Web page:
All this last week I have been thinking
of my mother, thinking of her taking
up in her arms the creaking basket
of clothes, without pausing, up to the attic.
Oh, I was full of myself in those days –
shouting and stamping, crying to her to leave
her washing to others, to take me in place
of the basket, play with me under the eaves –
But calmly she went on, lifting out the clothes,
hanging them to dry, she had no time to scold
or even to glance at me, and soon the line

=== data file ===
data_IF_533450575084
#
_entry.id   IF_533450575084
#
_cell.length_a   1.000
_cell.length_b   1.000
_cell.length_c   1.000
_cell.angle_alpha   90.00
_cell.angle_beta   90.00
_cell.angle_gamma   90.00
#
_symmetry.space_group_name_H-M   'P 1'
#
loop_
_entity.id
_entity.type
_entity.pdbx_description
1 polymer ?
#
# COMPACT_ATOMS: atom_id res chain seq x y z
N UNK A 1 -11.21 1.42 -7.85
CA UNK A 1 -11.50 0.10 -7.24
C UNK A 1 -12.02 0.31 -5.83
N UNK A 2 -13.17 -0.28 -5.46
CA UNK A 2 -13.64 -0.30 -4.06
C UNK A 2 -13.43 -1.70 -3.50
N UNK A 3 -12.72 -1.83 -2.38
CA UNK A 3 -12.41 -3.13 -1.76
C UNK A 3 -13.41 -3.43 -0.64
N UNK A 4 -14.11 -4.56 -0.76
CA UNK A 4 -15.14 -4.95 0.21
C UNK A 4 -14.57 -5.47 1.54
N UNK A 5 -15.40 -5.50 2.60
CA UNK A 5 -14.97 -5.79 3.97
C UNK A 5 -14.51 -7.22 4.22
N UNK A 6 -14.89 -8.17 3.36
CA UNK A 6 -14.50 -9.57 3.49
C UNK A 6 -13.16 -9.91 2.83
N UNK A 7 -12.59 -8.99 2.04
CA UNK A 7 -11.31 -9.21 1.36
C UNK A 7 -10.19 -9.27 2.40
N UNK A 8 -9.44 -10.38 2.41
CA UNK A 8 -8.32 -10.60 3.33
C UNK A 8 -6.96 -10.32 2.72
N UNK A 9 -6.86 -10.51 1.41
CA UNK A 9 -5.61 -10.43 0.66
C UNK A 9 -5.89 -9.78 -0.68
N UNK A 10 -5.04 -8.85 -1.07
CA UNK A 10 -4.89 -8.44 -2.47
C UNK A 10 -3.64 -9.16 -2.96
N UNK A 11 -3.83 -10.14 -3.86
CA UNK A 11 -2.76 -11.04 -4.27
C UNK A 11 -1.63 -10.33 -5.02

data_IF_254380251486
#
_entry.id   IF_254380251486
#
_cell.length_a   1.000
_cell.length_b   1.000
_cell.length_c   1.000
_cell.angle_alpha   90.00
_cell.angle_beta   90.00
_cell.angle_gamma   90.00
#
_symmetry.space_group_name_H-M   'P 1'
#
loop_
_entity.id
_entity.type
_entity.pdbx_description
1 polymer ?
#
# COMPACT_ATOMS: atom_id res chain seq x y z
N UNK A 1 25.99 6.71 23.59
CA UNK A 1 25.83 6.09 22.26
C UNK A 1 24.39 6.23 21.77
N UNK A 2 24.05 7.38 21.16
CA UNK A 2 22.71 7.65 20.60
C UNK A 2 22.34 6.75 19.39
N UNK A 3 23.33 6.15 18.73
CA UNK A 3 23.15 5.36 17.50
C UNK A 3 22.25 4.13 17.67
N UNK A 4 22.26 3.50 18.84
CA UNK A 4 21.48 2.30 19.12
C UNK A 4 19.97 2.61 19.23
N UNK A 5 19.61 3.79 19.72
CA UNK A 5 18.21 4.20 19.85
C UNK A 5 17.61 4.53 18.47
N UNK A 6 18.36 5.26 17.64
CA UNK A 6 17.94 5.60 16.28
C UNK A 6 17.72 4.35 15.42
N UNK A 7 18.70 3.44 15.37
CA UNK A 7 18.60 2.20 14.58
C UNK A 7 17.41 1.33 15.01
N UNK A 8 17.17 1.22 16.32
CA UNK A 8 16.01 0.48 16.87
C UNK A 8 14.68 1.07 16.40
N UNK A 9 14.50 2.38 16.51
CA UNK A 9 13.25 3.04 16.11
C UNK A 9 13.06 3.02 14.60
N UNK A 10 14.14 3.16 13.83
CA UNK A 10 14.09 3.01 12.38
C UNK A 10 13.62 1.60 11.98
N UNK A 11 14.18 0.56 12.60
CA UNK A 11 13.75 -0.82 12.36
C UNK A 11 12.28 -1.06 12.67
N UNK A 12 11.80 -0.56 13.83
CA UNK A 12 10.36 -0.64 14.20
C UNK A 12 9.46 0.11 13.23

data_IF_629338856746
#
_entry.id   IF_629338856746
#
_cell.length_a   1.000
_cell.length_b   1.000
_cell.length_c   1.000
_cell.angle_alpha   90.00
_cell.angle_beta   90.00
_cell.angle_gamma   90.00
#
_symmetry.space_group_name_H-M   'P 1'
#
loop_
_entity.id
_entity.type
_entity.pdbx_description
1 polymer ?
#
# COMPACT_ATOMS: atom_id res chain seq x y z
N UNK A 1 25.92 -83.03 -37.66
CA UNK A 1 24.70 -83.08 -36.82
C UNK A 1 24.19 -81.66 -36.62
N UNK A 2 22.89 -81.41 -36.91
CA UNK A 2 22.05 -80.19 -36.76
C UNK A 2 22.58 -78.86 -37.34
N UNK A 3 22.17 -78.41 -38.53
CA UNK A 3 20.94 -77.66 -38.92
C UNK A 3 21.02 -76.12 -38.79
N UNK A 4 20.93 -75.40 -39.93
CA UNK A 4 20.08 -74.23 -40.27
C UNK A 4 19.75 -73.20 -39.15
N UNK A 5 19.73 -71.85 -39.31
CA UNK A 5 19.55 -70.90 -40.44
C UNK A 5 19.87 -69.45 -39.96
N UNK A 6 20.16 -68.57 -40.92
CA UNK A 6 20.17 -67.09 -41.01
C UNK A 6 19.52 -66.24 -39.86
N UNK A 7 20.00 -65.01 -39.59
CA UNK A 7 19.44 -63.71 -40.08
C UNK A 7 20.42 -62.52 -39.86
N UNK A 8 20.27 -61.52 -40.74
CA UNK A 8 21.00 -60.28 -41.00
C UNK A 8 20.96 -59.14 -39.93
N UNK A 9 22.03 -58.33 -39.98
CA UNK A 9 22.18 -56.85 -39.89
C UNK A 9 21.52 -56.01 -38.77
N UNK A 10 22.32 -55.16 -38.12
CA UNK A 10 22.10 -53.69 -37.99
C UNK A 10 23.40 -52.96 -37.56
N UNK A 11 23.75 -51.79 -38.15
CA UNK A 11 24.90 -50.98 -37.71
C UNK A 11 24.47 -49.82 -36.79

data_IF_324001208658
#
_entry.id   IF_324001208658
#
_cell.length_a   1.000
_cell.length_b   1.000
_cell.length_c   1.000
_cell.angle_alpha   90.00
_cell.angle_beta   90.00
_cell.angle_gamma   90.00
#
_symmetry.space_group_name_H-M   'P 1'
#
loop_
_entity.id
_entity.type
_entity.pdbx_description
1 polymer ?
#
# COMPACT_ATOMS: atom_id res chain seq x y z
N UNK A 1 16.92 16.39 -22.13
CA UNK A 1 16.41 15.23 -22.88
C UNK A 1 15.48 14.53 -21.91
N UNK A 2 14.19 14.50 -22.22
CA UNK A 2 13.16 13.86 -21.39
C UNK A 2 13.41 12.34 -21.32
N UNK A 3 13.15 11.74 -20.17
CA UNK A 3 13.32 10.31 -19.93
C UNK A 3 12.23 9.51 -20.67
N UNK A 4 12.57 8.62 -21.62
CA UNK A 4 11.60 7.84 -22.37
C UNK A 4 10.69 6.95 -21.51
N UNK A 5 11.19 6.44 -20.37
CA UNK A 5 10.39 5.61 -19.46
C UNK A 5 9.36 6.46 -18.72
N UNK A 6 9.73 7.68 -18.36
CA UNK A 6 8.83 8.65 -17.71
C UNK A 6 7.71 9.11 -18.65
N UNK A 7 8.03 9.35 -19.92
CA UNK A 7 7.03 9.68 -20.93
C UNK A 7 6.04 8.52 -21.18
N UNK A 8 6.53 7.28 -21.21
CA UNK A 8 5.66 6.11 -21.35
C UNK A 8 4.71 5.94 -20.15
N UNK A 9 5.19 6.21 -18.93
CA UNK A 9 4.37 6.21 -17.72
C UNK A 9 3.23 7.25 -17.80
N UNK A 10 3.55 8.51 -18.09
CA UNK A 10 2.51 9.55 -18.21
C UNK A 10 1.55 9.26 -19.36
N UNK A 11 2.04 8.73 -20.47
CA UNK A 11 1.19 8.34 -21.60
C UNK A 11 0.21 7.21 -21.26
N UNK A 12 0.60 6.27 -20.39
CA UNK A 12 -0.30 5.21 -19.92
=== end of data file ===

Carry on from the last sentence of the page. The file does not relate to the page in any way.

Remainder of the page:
was flying in the wind, white and clean.
I cannot shout now – how could she hear?
I see her, great, vast, yet somehow she is near.
The wet sky shines washed with her blue,
her grey hair streams where the clouds scud through.
About this poem
This poem, representing Hungary, is part of The Written World – our collaboration with BBC radio to broadcast a poem from every single nation competing in London 2012.